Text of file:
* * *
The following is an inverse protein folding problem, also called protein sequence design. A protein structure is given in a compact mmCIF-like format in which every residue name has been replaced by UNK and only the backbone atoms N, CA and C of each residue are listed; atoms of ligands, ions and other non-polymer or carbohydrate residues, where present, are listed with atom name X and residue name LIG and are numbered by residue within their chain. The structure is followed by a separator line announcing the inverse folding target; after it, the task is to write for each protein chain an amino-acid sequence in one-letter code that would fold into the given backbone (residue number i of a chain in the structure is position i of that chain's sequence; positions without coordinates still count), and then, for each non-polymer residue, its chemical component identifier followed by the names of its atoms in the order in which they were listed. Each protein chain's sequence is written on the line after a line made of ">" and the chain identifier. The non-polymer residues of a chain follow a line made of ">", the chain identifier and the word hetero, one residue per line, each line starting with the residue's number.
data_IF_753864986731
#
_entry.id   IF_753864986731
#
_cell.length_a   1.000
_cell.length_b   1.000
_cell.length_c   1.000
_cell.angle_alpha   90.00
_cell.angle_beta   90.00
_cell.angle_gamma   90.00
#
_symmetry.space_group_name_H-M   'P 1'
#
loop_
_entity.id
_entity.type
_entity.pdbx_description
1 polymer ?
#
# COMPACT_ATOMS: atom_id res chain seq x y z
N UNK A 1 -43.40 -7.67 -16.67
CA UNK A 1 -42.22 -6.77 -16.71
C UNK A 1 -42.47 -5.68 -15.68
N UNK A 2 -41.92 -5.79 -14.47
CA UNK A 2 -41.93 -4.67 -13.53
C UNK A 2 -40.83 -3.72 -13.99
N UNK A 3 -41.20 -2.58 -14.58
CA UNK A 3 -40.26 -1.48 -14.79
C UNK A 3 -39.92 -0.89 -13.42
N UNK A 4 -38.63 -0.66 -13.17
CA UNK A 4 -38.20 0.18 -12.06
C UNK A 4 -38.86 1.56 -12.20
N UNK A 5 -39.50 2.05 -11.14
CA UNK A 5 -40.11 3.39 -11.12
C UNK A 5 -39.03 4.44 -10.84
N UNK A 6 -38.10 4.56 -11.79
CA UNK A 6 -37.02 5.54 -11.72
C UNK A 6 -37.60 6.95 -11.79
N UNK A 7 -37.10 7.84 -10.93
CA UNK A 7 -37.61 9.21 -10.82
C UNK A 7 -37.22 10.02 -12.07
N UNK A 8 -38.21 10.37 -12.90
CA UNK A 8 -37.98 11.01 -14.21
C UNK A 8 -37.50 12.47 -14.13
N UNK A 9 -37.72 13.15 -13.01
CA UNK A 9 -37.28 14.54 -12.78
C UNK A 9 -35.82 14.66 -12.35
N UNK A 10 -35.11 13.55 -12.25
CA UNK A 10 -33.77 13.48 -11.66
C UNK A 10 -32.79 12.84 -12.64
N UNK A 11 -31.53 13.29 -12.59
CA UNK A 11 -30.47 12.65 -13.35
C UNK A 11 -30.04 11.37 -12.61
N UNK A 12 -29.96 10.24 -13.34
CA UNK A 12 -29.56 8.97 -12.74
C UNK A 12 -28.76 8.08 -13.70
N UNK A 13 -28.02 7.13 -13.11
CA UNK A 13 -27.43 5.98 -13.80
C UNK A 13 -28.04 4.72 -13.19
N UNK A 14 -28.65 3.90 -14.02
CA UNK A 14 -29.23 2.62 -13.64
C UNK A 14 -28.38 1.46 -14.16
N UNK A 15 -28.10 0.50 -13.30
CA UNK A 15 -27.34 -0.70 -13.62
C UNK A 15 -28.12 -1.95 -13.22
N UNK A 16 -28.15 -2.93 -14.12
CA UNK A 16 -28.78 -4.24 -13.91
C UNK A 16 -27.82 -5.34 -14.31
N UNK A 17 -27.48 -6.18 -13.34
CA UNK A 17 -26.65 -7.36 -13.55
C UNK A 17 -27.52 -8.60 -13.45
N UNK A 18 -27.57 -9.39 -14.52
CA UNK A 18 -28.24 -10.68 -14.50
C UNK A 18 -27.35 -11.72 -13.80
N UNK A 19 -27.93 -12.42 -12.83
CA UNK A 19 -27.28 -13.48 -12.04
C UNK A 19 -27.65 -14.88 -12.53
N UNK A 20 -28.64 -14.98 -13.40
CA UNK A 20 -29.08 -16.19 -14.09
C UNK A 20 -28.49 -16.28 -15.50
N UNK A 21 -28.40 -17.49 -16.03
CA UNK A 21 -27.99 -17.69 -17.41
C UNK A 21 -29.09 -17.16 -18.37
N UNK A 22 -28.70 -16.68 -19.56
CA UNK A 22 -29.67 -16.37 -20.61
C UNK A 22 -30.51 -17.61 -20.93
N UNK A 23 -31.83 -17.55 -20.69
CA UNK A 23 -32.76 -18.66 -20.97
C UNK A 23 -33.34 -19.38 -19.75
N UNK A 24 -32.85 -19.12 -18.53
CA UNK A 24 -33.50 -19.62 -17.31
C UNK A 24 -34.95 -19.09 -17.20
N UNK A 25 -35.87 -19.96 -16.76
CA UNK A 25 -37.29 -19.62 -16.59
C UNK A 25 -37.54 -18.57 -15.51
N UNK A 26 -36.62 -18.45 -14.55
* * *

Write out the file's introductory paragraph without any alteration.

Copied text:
The following is an inverse protein folding problem, also called protein sequence design. A protein structure is given in a compact mmCIF-like format in which every residue name has been replaced by UNK and only the backbone atoms N, CA and C of each residue are listed; atoms of ligands, ions and other non-polymer or carbohydrate residues, where present, are listed with atom name X and residue name LIG and are numbered by residue within their chain. The structure is followed by a separator line announcing the inverse folding target; after it, the task is to write for each protein chain an amino-acid sequence in one-letter code that would fold into the given backbone (residue number i of a chain in the structure is position i of that chain's sequence; positions without coordinates still count), and then, for each non-polymer residue, its chemical component identifier followed by the names of its atoms in the order in which they were listed. Each protein chain's sequence is written on the line after a line made of ">" and the chain identifier. The non-polymer residues of a chain follow a line made of ">", the chain identifier and the word hetero, one residue per line, each line starting with the residue's number.